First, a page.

Contact: Marc Morano (202) 224-5762

Matt Dempsey (202) 224-9797    


Offshore Drilling and Oil Shale Access a ‘Victory for the American People’ - Inhofe Says 

WASHINGTON, D.C. – U.S. Senator James Inhofe (R-Okla.), Ranking Member of the Senate Environment and Public Works Committee, today joined several of his Senate Republican colleagues to welcome the expiration of the ban on offshore oil drilling and the leasing of oil shale.

“Allowing the moratorium that bars offshore development and oil shale exploration to expire is a victory for the American people and our goal of energy security,” Senator Inhofe said. “America is finally able to utilize its plentiful domestic natural resources to help address high gas prices at the pump.   

“After decades of refusing to allow common sense resource extraction, the Democrats finally folded on the issues of offshore development and oil shale just five weeks before Election Day. Quite simply, Democrats feared opposing the will of the American people to utilize more domestic energy supplies. Despite the Democrats complete capitulation on this issue; they undoubtedly will once again attempt to restrict access to domestic energy sources after the political expediency of Election Day passes.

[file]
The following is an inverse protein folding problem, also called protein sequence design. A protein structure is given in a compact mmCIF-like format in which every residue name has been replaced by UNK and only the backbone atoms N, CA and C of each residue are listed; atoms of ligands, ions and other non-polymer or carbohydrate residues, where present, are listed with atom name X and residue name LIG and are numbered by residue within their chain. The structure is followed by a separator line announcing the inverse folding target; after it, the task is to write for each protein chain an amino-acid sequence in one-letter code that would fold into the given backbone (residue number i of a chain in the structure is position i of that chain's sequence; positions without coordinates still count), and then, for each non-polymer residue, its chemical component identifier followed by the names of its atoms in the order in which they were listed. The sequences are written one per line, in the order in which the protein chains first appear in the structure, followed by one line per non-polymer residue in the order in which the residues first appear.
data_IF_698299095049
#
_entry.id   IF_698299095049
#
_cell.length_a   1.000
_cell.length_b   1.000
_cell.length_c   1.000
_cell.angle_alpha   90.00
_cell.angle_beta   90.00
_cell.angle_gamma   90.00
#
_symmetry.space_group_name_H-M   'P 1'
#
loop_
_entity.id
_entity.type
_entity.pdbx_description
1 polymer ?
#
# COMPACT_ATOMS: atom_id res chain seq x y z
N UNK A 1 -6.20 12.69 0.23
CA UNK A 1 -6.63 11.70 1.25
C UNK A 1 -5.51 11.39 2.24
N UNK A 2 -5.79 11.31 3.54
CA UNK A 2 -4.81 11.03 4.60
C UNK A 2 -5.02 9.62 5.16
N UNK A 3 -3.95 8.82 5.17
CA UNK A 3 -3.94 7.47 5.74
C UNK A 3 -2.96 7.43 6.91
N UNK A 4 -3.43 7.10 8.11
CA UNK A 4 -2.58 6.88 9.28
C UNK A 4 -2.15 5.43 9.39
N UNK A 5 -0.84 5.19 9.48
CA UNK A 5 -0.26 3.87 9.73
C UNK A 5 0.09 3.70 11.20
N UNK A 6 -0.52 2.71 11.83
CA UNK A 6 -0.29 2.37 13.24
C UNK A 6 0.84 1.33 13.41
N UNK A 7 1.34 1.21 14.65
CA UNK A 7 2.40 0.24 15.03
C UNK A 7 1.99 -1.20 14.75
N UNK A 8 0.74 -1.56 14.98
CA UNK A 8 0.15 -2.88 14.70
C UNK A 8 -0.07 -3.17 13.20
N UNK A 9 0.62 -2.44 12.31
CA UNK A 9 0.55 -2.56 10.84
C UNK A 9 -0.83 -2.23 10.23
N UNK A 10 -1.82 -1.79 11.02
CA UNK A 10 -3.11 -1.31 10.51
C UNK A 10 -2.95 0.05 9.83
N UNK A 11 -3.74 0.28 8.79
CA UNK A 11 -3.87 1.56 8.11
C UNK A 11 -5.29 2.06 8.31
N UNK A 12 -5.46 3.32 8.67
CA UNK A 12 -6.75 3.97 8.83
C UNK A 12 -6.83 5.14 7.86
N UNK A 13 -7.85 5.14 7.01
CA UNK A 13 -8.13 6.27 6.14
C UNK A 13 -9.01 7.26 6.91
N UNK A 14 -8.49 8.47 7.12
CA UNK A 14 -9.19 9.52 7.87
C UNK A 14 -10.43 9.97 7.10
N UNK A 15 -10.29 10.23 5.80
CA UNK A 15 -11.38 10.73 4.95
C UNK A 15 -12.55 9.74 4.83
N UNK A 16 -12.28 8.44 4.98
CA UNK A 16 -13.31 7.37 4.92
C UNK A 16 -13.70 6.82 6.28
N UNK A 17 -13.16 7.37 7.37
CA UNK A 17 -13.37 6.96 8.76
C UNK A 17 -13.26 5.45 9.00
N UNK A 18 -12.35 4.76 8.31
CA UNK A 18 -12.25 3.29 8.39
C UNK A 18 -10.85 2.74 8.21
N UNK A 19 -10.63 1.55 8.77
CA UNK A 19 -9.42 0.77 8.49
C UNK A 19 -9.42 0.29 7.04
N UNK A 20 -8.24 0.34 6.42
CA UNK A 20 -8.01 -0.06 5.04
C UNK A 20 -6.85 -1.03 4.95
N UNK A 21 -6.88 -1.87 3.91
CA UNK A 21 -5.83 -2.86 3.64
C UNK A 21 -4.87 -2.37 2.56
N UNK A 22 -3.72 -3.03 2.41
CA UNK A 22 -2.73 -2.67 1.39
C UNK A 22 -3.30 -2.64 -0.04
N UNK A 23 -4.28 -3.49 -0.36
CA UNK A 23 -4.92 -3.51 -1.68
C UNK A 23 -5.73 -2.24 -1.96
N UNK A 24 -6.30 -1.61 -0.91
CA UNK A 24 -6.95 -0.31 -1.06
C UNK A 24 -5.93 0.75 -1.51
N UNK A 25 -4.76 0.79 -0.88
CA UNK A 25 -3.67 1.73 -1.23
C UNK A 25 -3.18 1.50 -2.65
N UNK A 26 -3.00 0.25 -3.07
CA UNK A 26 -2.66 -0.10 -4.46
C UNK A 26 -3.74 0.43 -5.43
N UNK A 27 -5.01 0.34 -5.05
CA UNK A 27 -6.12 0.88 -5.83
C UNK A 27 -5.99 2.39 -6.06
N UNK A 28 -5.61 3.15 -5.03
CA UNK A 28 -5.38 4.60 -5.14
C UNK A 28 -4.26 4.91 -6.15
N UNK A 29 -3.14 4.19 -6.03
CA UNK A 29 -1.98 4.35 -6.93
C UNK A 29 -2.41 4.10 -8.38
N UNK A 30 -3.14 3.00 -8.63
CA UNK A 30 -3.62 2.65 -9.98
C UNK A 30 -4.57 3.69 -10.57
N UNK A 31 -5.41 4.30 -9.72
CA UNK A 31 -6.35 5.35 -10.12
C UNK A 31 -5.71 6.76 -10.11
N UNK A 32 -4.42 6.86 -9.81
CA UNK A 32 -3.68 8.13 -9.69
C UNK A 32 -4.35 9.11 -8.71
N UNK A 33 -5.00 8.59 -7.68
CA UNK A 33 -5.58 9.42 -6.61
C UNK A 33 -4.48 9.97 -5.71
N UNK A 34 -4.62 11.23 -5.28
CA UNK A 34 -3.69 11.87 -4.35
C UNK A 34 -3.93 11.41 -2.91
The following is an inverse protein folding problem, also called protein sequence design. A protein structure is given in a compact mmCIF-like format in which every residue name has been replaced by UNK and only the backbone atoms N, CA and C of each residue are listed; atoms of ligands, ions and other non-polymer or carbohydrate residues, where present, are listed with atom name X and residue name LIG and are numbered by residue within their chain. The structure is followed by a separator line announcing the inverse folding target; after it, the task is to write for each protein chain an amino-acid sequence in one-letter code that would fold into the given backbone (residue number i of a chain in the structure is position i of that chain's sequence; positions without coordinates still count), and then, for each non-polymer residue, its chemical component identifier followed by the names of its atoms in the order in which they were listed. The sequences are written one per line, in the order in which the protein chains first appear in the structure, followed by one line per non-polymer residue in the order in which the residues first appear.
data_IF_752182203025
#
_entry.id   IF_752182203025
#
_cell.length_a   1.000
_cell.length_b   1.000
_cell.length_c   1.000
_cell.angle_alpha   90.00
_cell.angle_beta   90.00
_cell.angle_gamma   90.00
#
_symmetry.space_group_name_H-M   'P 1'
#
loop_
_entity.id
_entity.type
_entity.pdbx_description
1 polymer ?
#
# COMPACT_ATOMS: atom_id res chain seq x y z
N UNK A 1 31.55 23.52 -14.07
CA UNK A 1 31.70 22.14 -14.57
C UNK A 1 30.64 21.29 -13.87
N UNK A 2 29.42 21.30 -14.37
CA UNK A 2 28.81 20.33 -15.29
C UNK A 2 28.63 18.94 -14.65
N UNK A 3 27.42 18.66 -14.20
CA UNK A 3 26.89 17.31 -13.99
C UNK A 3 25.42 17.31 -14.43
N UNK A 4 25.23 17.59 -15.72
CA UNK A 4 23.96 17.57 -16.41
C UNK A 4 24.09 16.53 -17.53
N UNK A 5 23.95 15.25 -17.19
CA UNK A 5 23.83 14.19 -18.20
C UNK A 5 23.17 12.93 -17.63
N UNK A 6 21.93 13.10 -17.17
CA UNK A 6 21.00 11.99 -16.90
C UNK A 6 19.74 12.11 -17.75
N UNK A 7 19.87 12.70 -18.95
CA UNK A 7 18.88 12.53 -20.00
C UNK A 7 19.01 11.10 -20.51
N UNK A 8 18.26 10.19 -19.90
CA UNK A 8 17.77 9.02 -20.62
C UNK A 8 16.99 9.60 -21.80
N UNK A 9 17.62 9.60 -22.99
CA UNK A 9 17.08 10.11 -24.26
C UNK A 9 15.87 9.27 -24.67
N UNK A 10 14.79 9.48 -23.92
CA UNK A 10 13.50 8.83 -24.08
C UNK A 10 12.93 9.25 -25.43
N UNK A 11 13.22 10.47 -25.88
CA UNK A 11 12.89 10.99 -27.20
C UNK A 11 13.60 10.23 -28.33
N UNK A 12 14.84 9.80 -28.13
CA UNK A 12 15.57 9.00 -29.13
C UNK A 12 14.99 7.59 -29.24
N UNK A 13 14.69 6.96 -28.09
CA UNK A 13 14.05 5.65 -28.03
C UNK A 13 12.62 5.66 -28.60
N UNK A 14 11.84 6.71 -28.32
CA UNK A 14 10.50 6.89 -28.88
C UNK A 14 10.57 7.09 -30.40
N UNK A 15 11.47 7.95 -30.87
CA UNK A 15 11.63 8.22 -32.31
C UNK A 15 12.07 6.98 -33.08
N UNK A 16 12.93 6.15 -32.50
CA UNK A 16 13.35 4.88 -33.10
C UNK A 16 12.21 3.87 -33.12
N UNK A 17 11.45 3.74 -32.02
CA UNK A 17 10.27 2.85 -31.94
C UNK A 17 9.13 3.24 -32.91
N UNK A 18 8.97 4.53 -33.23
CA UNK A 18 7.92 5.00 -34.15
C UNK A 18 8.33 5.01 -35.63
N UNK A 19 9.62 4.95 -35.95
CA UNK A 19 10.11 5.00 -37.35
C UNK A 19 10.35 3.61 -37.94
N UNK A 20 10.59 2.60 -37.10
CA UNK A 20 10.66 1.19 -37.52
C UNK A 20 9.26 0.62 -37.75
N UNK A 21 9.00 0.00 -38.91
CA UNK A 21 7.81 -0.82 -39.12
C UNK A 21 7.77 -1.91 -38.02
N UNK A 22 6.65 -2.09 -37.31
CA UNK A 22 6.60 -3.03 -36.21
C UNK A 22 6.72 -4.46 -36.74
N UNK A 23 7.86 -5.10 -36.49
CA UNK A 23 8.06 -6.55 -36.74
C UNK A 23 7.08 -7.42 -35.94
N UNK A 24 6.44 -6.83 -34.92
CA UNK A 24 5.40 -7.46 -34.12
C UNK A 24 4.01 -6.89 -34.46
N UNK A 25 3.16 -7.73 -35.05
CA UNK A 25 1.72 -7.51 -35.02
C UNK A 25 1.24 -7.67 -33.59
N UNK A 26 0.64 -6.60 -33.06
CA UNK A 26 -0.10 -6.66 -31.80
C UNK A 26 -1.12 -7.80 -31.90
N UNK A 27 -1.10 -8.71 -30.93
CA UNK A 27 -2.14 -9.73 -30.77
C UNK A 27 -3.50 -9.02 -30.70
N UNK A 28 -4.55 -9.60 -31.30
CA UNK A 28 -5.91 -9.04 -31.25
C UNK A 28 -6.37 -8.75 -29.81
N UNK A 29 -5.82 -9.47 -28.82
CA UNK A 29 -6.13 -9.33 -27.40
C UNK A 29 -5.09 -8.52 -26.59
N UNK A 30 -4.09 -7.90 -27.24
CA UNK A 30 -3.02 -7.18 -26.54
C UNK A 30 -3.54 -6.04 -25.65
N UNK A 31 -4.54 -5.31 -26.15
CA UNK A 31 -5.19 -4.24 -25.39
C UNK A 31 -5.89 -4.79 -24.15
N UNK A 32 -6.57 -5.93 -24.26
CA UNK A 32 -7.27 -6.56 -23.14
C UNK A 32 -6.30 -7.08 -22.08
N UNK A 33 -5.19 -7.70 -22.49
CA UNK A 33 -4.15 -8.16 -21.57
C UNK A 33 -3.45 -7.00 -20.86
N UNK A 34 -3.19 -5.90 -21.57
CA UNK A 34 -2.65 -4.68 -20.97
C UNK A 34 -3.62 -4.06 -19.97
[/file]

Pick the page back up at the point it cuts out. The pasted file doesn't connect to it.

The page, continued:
“A vast majority of Americans now support offshore drilling and greater use of domestic energy resources.  Republicans have consistently proposed measures to address high gasoline prices by increasing our domestic production.  As often noted, America is not running out of oil and gas or running out of places to look for oil and gas.  America is running out of places where we are allowed to look for oil and gas.

“The Outer Continental Shelf (OCS) holds at least 19 billion barrels of recoverable oil. These enormous reserves are equivalent to 35 years’ worth of oil imports from Saudi Arabia. In addition, up to 1.1 trillion barrels of oil are estimated to be recoverable from oil shale and at prices as low as $35 to $48 dollars per barrel, within the first 12 years of commercial scale production.  At current rates of consumption, 1.1 trillion barrels equals more than 145 years of domestic supply.”


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